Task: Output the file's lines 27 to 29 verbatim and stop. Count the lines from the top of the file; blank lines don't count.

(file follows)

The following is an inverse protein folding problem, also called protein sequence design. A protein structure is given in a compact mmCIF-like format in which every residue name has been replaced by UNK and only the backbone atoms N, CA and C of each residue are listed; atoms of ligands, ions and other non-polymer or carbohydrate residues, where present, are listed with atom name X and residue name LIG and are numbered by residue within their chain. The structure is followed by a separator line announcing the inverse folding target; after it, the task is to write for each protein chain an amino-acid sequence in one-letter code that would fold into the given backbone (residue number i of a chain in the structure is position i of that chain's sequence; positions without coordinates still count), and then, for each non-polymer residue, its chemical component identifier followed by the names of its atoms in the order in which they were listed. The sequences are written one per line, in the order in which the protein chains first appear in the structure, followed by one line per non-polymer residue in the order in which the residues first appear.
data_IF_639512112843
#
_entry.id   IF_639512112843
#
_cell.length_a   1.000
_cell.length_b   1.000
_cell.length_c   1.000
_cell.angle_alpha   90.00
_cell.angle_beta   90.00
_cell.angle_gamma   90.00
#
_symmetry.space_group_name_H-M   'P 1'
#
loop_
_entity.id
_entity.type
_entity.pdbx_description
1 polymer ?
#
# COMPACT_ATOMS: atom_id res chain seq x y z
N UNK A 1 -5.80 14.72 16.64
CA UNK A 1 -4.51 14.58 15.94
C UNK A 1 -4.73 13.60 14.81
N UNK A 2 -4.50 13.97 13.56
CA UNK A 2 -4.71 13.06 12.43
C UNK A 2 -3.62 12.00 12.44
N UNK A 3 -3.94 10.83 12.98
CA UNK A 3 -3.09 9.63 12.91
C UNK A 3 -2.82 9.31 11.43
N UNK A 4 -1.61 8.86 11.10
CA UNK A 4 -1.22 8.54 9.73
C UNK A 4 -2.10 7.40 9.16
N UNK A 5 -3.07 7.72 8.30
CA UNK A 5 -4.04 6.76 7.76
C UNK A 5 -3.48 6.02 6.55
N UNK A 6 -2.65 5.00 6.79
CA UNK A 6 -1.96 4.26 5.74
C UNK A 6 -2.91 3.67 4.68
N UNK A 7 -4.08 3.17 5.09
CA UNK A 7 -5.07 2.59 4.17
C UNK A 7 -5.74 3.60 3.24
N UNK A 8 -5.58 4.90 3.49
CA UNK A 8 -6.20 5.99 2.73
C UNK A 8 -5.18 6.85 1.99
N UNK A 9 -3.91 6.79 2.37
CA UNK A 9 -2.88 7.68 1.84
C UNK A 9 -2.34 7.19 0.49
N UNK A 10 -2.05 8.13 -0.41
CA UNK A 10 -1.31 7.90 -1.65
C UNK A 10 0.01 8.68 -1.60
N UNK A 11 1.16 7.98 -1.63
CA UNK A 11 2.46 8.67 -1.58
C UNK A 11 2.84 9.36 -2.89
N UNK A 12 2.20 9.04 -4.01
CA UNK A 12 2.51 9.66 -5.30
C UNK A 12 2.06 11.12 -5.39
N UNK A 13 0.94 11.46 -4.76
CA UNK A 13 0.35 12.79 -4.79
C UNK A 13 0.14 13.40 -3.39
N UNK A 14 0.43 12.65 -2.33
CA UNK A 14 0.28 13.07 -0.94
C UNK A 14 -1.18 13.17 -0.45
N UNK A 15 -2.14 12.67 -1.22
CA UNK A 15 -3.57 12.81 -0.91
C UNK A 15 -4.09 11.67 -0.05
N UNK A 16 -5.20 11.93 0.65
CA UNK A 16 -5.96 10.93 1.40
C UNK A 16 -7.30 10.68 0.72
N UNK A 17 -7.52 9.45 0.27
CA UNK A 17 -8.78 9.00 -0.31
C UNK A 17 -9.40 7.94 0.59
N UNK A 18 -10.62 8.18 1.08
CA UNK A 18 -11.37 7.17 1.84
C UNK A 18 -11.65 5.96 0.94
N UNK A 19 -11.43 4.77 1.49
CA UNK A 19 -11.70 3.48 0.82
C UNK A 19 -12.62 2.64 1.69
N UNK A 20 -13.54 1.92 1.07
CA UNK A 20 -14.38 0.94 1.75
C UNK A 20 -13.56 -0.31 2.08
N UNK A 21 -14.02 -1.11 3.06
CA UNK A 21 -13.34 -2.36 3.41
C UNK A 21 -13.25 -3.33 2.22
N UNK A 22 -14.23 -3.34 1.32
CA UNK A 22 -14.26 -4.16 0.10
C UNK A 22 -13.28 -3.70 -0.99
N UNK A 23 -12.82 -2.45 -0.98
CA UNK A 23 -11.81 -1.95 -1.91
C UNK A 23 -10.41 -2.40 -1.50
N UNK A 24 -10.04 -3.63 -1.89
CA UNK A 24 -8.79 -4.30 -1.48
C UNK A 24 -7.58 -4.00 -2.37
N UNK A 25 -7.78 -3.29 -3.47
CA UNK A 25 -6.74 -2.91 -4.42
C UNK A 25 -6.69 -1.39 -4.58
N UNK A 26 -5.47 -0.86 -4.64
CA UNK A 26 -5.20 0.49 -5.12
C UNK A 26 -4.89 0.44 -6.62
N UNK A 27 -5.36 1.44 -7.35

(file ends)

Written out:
C UNK A 2 -3.62 12.00 12.44
N UNK A 3 -3.94 10.83 12.98
CA UNK A 3 -3.09 9.63 12.91